Tree Snow Logan Hawkes
A cotton-covered tree looks like a wintry scene following Hurricane Harvey.

Here are some 'fun' facts about hurricanes

Here are a few odd occurrences from real life experiences of hurricanes.

Life includes a lot of oddities, like strange stories, little known facts, and weird mysteries that entertain, amaze and often amuse us.

For example, did you know that until 1992, dueling was legal in Paraguay if both parties were blood donors? If you're looking for little known facts, are you aware that there is an average of 336 dimples on a golf ball? And when it comes to the weird, until recently most lipstick contained pearlescense derived from fish scales.

There's more of the odd, strange and little known. For instance, there is enough fuel in a full jumbo jet tank to drive an average car four times around the world, and lightning strikes the Earth an average of 100 times every second. In 2013, 767 million people lived on less than $1.90 a day; on average, people fear spiders more than they do death.  

This one comes as a surprise to most: In 1998 more fast-food employees were murdered on the job than police officers.


You get the picture. There's a lot of strange stories, little known facts and weird oddities out there, including a few that happened recently following the landfalls of Hurricanes Harvey and Irma. But before we get to that, let's talk about little known hurricane facts, like how every second during a major storm, a large hurricane releases energy equivalent to that of 10 atomic bombs. In 10 minutes during the peak of a hurricane, more energy is released than all the world’s nuclear weapons combined.

A major hurricane, like Harvey that ravaged the Texas coast, can deliver as much as 2.4 trillion gallons of rain water a day, inundating thousands of square miles of land with its heavy floods. Of the 281 hurricanes to make landfall in the U.S. since 1851, Katrina is considered the costliest. But the deadliest U.S. storm on record was the hurricane that hit Galveston, Texas, on September 8, 1900, claiming an estimated 7,000 to 8,000 lives.


But there are some hurricane-related oddities that are less menacing and on the lighter side. When major weather events hit, some odd and very strange things can and often do happen. Such was the case in recent Hurricanes Harvey and Irma. In a report from the Victoria (Texas) Advocate, a number of strange oddities emerged and were reported, including an incident involving Edna (Texas) resident Kathy Brooks of Jackson County.  While Brook's home escaped serious storm damage, trees and shrubs in her yard did not fare nearly as well. Limbs were broken off and leaves were stripped from trees.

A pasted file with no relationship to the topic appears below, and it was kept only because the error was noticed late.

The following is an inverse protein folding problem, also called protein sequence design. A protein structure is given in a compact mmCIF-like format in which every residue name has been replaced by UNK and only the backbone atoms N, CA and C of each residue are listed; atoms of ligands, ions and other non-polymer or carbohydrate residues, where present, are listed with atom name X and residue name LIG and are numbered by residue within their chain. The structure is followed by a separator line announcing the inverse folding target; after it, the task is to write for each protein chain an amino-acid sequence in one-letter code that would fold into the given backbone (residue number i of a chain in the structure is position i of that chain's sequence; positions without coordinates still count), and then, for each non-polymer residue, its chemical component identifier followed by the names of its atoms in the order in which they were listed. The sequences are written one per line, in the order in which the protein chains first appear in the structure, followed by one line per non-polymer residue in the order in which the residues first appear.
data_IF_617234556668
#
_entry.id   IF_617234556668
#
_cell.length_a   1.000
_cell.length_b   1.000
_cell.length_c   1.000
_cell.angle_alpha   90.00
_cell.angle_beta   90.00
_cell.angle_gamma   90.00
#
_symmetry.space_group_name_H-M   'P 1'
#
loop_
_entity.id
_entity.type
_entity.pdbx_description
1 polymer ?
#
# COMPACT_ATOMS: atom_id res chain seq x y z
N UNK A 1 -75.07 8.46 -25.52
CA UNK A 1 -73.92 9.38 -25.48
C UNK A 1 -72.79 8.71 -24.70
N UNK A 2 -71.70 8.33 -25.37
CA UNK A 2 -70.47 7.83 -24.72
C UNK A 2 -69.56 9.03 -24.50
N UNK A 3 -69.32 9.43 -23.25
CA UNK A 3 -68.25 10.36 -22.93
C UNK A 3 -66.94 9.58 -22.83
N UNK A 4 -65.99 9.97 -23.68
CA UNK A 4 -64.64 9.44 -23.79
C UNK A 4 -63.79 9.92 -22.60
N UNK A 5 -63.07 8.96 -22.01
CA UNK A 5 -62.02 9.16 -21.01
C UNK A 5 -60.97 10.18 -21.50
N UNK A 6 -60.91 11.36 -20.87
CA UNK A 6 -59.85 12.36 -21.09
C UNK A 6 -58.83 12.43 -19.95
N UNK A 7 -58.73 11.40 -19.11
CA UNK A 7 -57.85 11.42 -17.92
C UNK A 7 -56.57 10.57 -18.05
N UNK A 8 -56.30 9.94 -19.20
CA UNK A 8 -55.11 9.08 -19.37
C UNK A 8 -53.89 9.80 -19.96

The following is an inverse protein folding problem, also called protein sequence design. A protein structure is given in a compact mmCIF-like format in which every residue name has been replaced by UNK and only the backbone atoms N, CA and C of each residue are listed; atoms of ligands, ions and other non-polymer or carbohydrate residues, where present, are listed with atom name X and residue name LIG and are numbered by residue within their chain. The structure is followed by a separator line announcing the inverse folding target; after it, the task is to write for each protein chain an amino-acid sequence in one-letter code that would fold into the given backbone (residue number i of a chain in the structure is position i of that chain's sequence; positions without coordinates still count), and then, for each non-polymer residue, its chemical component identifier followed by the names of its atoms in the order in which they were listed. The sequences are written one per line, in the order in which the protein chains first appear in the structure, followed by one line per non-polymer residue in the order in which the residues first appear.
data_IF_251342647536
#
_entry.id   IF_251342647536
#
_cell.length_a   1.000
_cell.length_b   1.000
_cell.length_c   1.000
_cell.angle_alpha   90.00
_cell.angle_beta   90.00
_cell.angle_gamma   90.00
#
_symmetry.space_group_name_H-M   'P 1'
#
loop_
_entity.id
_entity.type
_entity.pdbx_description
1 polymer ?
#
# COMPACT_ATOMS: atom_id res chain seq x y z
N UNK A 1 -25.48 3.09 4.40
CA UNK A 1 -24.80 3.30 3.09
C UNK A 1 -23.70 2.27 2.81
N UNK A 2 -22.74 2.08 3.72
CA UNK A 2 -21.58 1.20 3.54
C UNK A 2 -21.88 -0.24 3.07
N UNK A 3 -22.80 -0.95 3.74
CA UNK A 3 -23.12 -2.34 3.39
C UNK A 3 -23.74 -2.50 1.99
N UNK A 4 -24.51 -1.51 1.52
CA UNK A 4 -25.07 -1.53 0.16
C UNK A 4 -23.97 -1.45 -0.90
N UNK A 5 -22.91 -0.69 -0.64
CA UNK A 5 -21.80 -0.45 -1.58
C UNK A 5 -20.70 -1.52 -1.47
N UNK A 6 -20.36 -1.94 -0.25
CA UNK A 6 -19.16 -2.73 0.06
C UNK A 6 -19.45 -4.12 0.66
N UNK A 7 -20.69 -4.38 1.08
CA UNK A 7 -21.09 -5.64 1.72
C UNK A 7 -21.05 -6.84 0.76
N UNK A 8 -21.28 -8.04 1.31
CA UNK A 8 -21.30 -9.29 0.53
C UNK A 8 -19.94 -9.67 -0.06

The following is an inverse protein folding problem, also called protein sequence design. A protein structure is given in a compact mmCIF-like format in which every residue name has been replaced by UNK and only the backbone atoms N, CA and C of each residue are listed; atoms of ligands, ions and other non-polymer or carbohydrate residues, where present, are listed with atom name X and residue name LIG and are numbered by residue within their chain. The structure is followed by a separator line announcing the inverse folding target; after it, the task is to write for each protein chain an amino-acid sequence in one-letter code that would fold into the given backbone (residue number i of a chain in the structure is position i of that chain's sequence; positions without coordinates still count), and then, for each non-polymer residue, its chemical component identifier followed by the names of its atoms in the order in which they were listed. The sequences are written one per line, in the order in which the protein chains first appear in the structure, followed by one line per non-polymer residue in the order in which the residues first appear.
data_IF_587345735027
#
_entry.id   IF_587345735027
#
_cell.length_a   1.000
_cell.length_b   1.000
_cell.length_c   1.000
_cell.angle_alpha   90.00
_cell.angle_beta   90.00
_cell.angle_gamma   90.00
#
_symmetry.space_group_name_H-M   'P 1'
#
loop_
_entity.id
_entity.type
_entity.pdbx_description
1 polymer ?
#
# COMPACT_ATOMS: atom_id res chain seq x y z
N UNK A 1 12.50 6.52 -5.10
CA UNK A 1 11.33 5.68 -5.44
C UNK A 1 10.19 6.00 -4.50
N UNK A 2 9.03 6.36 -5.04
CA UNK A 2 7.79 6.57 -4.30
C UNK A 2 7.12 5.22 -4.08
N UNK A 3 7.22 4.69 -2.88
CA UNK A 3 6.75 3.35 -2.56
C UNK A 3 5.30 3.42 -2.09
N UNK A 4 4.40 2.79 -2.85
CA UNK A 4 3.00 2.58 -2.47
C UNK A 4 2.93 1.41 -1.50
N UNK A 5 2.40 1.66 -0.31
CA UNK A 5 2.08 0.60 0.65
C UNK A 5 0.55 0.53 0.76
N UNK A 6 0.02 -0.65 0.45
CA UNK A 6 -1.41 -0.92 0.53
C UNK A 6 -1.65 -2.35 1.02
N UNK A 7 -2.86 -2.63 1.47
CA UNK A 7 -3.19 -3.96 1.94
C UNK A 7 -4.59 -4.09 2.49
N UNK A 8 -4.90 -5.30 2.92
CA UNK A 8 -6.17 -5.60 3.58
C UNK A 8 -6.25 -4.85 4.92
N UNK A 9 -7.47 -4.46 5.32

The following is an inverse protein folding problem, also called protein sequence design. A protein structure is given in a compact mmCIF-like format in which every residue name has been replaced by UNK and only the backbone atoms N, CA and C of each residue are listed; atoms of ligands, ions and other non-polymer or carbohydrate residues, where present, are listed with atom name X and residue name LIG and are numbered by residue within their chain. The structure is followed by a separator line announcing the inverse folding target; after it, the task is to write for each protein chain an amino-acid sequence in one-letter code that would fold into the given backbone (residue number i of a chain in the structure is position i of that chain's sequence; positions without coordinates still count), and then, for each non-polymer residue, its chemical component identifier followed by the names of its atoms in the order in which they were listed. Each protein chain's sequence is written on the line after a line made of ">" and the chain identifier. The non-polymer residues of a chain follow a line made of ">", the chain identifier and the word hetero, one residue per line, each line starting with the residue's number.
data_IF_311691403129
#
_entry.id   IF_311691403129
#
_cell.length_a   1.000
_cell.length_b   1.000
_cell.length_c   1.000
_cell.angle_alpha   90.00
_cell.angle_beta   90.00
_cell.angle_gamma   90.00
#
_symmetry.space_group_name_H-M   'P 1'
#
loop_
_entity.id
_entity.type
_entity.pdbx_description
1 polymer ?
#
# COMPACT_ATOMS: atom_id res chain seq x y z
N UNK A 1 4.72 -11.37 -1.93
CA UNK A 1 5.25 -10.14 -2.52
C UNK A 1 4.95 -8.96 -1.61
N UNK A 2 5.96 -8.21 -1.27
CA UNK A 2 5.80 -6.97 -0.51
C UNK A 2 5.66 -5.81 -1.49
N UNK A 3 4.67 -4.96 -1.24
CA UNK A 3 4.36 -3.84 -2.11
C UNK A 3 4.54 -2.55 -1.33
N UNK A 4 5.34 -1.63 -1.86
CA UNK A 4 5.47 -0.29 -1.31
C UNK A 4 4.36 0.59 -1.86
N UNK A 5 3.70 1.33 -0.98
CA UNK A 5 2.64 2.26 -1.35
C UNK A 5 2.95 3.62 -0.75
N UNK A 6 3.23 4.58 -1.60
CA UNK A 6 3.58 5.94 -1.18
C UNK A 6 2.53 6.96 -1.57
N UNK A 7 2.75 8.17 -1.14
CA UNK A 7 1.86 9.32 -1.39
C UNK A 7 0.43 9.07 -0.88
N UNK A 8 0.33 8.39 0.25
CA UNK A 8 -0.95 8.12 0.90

Brooks said, distracted by the voracious nature of the storm's fury, she didn't remember hanging out her wash a few days before the storm arrived. While she did remember to gather the clothes drying on the line, she inadvertently left her $2 white plastic laundry basket lying on the ground beneath the clothes line. After the storm, while looking out her kitchen window at the debris in her yard left behind by the storm, she spotted the basket, now upside down, but sitting in the same spot where she left it.

In another strange incident, a Texas resident reported the roof of her home was partially blown off, but a pair of martini glasses and a glass decanter inside were untouched except for water that leaked down from the open ceiling.

Brandi Ramirez of Victoria said she evacuated her home before the storm arrived because she lived in a 127 year old wooden home and feared the structure would be reduced "to matchsticks." But returning home after the storm, in spite of widespread damage to other structures around her property, the house stood virtually untouched.

Ramirez said pecan trees in her yard had been badly damaged and large limbs were on her roof, but not a single shingle was out of place. She says she did not have time to board up her windows either, yet amazingly, those were also left intact, though the roof of her barn was badly damaged.

Another Victoria resident who lives in a 107-year old, historic wooden home, says her house was completely lifted up by the storms ravaging winds and set back down again, but only window and  door screens were damaged, along with water connections to her hot water heater that were broken.


It wasn't just Texas residents that reported oddities. One Florida resident who suffered through Hurricane Irma as it raked across the state, snapped a photo of a nearly untouched trampoline in his back yard that had only very minor damage, in spite of having a flimsy net barrier around it to prevent trampoline users from bouncing off. The amazing part of the story is that the trampoline did not belong to the homeowner. It had blown into his backyard from an unknown destination, and was standing upright as if it had not been moved at all.

While there is nothing odd about an active and damaging hurricane season, and there is never anything than can lighten the burden of how devastating and horrible the super storms can be, some of the odd things that happen during and after a storm seem unusual and even unexplainable, and can provide us with more to think about than the deadly nature of these very frightening events.

Hide comments


  • Allowed HTML tags: <em> <strong> <blockquote> <br> <p>

Plain text

  • No HTML tags allowed.
  • Web page addresses and e-mail addresses turn into links automatically.
  • Lines and paragraphs break automatically.